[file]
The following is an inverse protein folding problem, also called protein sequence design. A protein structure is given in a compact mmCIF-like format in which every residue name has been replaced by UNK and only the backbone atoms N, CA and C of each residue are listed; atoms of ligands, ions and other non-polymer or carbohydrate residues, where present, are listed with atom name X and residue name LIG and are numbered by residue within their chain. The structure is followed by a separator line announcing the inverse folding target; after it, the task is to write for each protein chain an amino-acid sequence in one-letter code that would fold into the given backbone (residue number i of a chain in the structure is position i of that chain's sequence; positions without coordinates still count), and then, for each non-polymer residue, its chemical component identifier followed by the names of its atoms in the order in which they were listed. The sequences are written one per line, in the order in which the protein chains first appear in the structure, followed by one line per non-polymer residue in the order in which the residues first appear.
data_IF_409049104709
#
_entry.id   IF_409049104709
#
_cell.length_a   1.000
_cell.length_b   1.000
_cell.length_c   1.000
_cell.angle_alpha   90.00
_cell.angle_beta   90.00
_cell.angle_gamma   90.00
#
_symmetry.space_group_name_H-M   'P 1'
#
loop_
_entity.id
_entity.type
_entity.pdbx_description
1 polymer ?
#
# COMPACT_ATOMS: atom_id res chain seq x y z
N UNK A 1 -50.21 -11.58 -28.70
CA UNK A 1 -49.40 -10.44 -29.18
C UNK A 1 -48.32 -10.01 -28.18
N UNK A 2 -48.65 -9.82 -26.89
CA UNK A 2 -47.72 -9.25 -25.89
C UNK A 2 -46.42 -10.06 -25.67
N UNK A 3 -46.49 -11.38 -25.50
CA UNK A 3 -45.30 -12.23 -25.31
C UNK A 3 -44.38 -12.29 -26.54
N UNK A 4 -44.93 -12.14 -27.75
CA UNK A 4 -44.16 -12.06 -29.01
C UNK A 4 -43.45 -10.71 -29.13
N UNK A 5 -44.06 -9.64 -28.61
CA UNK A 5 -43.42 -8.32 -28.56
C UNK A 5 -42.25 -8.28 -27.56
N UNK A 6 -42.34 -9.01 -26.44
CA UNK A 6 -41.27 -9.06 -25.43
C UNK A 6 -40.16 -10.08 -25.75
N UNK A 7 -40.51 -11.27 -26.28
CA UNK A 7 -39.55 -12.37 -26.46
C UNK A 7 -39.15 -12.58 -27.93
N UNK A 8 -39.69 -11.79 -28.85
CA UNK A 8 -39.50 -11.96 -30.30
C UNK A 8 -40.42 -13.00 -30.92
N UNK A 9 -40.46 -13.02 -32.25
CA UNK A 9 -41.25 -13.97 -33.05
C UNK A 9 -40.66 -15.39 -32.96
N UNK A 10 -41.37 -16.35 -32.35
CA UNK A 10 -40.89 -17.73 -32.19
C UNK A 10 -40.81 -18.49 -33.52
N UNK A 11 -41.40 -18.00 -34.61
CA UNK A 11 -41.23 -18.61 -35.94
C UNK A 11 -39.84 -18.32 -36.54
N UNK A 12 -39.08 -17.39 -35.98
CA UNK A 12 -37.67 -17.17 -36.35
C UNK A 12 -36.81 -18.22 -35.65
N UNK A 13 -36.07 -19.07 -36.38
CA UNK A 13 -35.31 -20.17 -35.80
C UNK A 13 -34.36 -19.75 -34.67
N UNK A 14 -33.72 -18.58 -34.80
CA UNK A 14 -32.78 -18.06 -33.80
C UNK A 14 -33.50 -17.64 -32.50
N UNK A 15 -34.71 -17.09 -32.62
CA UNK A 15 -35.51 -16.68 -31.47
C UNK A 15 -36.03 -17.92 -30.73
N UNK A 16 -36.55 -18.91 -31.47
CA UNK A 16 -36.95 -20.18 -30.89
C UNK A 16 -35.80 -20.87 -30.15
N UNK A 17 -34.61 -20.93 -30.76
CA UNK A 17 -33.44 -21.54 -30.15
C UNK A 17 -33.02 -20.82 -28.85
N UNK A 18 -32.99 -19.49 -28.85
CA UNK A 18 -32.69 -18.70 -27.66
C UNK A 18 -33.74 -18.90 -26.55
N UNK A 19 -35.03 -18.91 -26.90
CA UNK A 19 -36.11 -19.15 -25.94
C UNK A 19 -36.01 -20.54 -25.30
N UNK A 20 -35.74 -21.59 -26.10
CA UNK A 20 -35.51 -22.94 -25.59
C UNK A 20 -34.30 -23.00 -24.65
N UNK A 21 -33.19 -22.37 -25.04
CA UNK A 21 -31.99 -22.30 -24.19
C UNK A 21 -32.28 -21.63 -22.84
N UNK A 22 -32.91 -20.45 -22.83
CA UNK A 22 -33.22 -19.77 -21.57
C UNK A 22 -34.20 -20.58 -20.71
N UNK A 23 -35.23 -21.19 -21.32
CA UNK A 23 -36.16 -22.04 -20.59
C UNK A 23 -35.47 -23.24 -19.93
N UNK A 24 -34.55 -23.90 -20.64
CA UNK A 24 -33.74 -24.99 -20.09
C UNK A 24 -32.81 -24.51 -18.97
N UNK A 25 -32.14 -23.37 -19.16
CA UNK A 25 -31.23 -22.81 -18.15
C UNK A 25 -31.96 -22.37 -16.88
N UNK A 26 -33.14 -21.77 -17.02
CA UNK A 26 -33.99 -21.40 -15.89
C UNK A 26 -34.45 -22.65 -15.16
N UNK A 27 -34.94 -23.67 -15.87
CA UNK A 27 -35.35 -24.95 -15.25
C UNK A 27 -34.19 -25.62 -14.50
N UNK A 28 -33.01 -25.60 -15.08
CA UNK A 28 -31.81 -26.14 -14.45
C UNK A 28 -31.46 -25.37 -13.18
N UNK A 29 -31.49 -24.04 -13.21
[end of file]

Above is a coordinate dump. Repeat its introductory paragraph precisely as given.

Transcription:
The following is an inverse protein folding problem, also called protein sequence design. A protein structure is given in a compact mmCIF-like format in which every residue name has been replaced by UNK and only the backbone atoms N, CA and C of each residue are listed; atoms of ligands, ions and other non-polymer or carbohydrate residues, where present, are listed with atom name X and residue name LIG and are numbered by residue within their chain. The structure is followed by a separator line announcing the inverse folding target; after it, the task is to write for each protein chain an amino-acid sequence in one-letter code that would fold into the given backbone (residue number i of a chain in the structure is position i of that chain's sequence; positions without coordinates still count), and then, for each non-polymer residue, its chemical component identifier followed by the names of its atoms in the order in which they were listed. The sequences are written one per line, in the order in which the protein chains first appear in the structure, followed by one line per non-polymer residue in the order in which the residues first appear.